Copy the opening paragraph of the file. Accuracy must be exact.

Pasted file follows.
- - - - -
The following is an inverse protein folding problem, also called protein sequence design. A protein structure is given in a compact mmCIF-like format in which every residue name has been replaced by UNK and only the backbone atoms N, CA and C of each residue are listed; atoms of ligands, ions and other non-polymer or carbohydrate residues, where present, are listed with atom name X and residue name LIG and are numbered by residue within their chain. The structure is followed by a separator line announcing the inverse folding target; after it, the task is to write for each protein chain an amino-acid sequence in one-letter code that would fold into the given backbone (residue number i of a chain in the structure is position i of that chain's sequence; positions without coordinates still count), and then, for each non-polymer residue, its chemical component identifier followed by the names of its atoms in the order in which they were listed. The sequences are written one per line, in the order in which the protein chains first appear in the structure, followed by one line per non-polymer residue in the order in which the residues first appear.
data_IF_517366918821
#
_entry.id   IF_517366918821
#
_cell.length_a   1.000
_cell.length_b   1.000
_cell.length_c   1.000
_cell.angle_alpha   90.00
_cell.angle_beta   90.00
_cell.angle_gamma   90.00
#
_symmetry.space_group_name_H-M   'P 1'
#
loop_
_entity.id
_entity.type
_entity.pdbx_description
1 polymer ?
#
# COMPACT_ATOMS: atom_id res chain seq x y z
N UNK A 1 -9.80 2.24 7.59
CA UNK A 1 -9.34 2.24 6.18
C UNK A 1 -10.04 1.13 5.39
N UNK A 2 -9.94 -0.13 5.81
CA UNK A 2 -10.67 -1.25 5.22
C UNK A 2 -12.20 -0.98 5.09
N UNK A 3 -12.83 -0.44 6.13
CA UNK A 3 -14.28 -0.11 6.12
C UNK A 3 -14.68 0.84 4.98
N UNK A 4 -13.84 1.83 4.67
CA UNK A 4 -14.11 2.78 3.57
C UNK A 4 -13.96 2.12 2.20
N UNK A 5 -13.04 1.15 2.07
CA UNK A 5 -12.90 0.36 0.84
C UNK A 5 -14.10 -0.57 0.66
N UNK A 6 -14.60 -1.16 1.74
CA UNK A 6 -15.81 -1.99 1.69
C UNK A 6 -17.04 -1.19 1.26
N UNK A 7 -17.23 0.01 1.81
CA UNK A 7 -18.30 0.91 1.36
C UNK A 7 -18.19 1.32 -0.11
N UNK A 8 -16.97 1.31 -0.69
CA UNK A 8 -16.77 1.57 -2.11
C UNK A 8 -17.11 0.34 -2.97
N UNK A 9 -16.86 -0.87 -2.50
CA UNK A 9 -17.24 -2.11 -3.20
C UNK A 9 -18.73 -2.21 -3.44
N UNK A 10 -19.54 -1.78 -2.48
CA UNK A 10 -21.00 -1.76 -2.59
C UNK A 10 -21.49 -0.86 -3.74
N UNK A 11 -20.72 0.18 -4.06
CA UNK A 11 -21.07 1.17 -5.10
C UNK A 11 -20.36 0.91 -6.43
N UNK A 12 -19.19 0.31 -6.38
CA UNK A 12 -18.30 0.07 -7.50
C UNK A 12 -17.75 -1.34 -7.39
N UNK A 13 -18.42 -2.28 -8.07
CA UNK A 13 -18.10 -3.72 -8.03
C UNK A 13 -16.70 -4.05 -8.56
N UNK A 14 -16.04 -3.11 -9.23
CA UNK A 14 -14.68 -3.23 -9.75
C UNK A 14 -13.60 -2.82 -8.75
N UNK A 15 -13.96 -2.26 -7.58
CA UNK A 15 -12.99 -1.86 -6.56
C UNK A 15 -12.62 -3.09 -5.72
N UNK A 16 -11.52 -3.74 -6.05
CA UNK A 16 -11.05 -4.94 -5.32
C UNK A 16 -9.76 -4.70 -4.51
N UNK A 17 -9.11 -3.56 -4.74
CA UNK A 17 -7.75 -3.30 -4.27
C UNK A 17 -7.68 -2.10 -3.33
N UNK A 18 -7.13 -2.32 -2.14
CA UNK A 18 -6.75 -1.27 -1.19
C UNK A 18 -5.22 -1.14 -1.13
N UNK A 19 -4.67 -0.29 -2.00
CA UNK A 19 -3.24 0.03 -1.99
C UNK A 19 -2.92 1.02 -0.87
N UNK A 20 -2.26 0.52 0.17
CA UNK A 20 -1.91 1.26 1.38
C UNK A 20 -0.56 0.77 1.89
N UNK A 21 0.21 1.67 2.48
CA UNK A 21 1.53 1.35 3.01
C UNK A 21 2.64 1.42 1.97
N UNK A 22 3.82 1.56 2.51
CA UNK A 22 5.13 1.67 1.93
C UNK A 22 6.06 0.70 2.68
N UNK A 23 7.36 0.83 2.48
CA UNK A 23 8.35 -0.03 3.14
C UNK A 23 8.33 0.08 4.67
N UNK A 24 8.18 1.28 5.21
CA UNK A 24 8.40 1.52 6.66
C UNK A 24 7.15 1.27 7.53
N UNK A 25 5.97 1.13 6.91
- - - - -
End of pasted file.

The following is an inverse protein folding problem, also called protein sequence design. A protein structure is given in a compact mmCIF-like format in which every residue name has been replaced by UNK and only the backbone atoms N, CA and C of each residue are listed; atoms of ligands, ions and other non-polymer or carbohydrate residues, where present, are listed with atom name X and residue name LIG and are numbered by residue within their chain. The structure is followed by a separator line announcing the inverse folding target; after it, the task is to write for each protein chain an amino-acid sequence in one-letter code that would fold into the given backbone (residue number i of a chain in the structure is position i of that chain's sequence; positions without coordinates still count), and then, for each non-polymer residue, its chemical component identifier followed by the names of its atoms in the order in which they were listed. The sequences are written one per line, in the order in which the protein chains first appear in the structure, followed by one line per non-polymer residue in the order in which the residues first appear.